Researchers link Robinhood herding to future negative returns in “Top Mover” stocks

Consistent with attention-induced trading models’ predictions, researchers (from UC Davis, Washington University in St. Louis, University of California at Berkeley and UC Irvine), link episodes of intense buying by retail investors at the brokerage Robinhood to future negative returns. Average five-day abnormal returns are -3% (-6%) for the top stocks purchased each day (more extreme herding) by Robinhood users. They find that herding episodes are related to the simplified display of information on the Robinhood app and to established proxies for investor attention. These factors lead to more concentrated trading by Robinhood users that can impact pricing. For example, during Robinhood outages, retail investor volume drops significantly among stocks that are likely to capture investor attention.


The stated mission of the Robinhood brokerage is to “democratize finance for all…[and] make investing friendly, approachable, and understandable.” Robinhood facilitates “friendly, approachable, and understandable” investing by offering a simple downloadable app that makes trading incredibly easy. The app displays only a small fraction of the stock level indicators that other brokerage platforms provide.

Instead, the app highlights easily understood lists of stocks such as the “Top Mover” list of stocks with the largest price moves on the current day. Researchers argue that the combination of simplified information display and inexperience exacerbates attention-driven buying by Robinhood users.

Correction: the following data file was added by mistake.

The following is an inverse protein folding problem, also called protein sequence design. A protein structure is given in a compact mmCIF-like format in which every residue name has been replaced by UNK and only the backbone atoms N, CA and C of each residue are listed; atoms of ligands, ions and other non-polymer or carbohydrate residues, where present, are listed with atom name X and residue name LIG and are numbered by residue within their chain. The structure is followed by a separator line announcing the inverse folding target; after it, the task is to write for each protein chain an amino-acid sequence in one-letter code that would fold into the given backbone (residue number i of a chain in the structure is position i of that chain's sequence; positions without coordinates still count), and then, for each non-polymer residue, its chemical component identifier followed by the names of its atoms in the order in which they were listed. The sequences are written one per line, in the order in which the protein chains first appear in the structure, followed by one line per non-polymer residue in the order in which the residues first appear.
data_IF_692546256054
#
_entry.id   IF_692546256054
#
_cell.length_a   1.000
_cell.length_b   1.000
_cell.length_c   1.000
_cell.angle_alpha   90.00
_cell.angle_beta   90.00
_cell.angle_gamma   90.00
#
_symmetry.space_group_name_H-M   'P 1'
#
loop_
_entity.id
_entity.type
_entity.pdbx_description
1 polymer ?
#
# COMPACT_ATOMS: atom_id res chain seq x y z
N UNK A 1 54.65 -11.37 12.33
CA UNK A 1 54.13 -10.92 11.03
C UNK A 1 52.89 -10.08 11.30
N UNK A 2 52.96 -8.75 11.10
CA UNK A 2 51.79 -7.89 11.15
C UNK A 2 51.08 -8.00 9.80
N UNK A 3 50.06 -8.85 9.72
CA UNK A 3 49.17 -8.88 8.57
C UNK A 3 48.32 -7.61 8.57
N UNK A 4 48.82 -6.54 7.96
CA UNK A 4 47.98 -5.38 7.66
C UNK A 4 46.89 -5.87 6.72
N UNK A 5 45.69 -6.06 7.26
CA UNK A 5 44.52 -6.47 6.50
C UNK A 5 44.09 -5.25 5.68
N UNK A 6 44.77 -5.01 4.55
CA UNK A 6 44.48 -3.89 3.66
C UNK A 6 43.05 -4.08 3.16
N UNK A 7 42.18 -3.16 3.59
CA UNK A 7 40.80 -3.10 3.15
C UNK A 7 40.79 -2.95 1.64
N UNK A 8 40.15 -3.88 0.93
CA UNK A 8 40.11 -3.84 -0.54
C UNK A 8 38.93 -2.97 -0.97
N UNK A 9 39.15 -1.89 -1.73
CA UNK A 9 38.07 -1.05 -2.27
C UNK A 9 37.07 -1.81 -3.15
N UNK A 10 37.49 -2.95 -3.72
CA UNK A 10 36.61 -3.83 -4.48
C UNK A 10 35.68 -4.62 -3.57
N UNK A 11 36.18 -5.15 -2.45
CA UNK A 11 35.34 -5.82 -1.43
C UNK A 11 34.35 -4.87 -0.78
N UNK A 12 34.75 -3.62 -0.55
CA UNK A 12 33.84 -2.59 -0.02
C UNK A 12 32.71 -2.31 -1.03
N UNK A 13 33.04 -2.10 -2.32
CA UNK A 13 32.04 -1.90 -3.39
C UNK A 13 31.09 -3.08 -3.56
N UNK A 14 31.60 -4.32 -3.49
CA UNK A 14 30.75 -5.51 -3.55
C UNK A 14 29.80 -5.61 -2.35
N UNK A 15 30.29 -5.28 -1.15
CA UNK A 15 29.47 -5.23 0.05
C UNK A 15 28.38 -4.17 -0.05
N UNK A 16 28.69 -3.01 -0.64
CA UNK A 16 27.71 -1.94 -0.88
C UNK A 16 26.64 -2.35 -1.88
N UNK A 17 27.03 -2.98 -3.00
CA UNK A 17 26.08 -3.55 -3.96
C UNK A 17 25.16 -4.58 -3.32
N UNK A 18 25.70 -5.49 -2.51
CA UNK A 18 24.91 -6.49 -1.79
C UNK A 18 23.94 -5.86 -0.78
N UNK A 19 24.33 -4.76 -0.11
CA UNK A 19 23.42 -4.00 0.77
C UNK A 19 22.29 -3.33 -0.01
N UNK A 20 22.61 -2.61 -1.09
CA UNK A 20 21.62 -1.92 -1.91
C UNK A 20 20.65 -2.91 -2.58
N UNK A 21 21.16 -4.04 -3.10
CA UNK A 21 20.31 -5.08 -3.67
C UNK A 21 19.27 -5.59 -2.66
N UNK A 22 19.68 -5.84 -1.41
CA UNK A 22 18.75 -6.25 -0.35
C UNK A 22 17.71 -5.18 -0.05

Heightened attention-driven buying leads to more concentrated trading by Robinhood users than other retail investors and contributes to buy-side herding events that are usually followed by negative returns. For example, the top 0.5% of stocks bought by Robinhood users each day experience negative average returns of approximately 5% over the next month. More extreme herding events are followed by negative average returns of approximately 9%.

Robinhood has been successful in its stated mission in as much as it has attracted 13 million users (as of 2020). Half of these are first-time investors who are likely in the long run to benefit from participating in markets. Robinhood attracts investors by reducing frictions and promoting simplicity. While a lack of frictions encourages market participation, it also makes speculative trading easy, which can lead to lower investment returns. Even in an industry that uses complexity to obscure risks and costs, simplicity is not problem-free.

The researchers show that simply focusing the attention of many investors on a small number of stocks can promote herding behavior that affects market returns and redounds to the investors’ detriment. Thus, while it is important that investors have access to transparent, pertinent information, disclosure alone is not sufficient to assure good investor outcomes; how information is displayed influences decisions in ways that can both help and hurt investors.

Read the full paper 

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